All-Star Analysts

WNBA Spotlight: Maya Moore’s legacy on and off the court

Published September 5, 2021, 4:00 PMCamille Clarin
Camille Clarin

After collecting multiple championships in the WNBA, Maya Moore is now focused on championing the fight against injustice.

It’s not often you see a player step away from the game when they’re in their prime. Maya Moore knew she had a chance to bag a fifth championship, hit more buzzer-beaters, or participate in countless All-Star appearances, but she took a step back and decided to put her career on hold–for the greater good.

Moore is a player known for always stepping up in big moments and putting up numbers similar to the all-time greats. She took the WNBA by storm then gracefully left it behind.

It’s hard to pinpoint when Moore’s path to greatness really began because I’m sure it was something she’s always had. Even her college coach Geno Auriemma said via ESPN: “Maya always had this presence that maybe she was born with. Your eyes were always drawn to her."

Taking it back to her days at the University of Connecticut, Moore took the collegiate scene for a wild ride. She steered the Huskies to the Final Four in 2008 and 2011, jumped up to secure the 2009 and 2010 NCAA titles, and won four Big East Conference Tournament championships and four Big East Regular Season crowns.

Did I forget to mention that she and her team also had a perfect 90-0 streak that spanned three seasons? Yeah, that happened.

With all her college success, it was no surprise that a WNBA takeover was bound to happen. Moore won Rookie of the Year and quickly became one of the WNBA’s most recognizable stars. She won four championships with the Minnesota Lynx, both a regular season MVP and Finals MVP, and if that wasn’t impressive enough, she also won two Olympic gold medals–no big deal.

Yet, in the face of all this success, at the peak of her career, she decided to leave the WNBA to accomplish something much greater than a championship.

She announced she was sitting out the 2019 WNBA season through a Player’s Tribune article. “My focus in 2019 will not be on professional basketball, but will instead be on the people in my family, as well as on investing my time in some ministry dreams that have been stirring in my heart for many years,” she wrote.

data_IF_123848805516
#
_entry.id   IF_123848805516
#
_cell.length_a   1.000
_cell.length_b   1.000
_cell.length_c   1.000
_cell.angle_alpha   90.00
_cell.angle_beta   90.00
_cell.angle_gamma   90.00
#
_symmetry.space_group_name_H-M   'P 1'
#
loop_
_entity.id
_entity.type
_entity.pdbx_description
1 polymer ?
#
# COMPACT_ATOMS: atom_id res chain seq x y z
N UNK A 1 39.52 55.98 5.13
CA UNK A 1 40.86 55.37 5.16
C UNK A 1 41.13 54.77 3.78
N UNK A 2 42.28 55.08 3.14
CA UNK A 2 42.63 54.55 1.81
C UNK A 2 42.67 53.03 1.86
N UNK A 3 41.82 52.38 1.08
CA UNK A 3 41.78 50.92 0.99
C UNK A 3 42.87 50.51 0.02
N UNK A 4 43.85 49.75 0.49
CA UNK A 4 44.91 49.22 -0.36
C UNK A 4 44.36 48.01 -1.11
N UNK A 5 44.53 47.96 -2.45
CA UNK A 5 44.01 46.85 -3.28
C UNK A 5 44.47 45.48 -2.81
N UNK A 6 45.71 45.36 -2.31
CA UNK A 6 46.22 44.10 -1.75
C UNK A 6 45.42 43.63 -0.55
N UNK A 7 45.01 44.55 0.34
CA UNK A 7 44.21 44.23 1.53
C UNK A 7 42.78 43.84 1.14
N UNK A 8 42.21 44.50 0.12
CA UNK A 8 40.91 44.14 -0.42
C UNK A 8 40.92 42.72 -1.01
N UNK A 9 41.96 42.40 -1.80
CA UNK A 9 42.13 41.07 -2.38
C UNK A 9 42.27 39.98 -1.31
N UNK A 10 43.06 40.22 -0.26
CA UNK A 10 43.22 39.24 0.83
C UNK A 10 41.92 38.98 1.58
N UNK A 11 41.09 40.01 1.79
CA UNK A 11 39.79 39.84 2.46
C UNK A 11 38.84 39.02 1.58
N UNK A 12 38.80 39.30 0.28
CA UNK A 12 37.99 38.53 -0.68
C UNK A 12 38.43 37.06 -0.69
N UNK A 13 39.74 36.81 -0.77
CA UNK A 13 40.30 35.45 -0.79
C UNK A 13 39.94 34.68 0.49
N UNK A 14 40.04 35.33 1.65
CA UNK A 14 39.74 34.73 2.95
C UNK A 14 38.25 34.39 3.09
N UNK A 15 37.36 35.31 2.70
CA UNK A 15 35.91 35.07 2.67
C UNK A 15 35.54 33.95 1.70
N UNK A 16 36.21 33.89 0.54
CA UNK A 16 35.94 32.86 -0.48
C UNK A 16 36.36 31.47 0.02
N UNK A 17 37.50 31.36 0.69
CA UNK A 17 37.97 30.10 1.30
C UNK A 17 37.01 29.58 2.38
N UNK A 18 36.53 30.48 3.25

As an avid Maya Moore basketball fan, it was heartbreaking to hear. 

However, if you look at the bigger picture, it was truly so inspiring. To witness one of the greatest champions the sport has ever seen make a sacrifice of that caliber, you begin to realize how much more there is to being an athlete. She walked away from so much and was willing to never step on the court again, because she believed that fighting for criminal justice reform mattered more.

In 2020, Jonathan Irons, Moore’s family friend and now husband, was released from the Missouri penitentiary after being wrongfully convicted on burglary and assault charges that left him with a 50-year sentence. 

Moore recognized that Irons was a victim of the faulty justice system and quickly sprang into action. She made it her own mission to use her platform to clear Irons’ name and fight for his freedom. She, along with her family, worked to find the best resources to handle his final appeal, which ultimately led to his release.

“The headline has been centered around the courage it took for me to step away from the game of basketball,” she said upon accepting her 2021 ESPYS Arthur Ashe Courage Award. “I’d say my courage has not been in me not playing, but in the emotional, mental, and spiritual outpouring into love and fighting against injustice.”

Moore’s contribution to the world of sports activism came long before it was the “popular” thing to do. She didn’t boast about her work or make the whole thing a media spectacle. She simply sat and did the work in silence, until she felt ready to bring her cause to the eyes of the public. 

Moore knew that what she was doing was meaningful and bringing it to the forefront meant getting people involved. She commanded the system’s attention, she knew what she wanted to happen, and now she continues to advocate for her new-found purpose.

The significance of Moore’s contributions can never fully be understood. At least, not until women’s sports is placed publicly on the same pedestal as men’s sports. I love women’s sports, and Maya Moore is a big reason for that. She inspires generations of athletes to chase greatness, but she also reminds us of the power in sacrificing. 

Moore’s strength to step away from the game at her peak meant so much more than the strength she possessed when she was an unstoppable force on the court. And given her basketball legacy that remains secure whether or not she decides to return to the sport, that’s saying a lot. 

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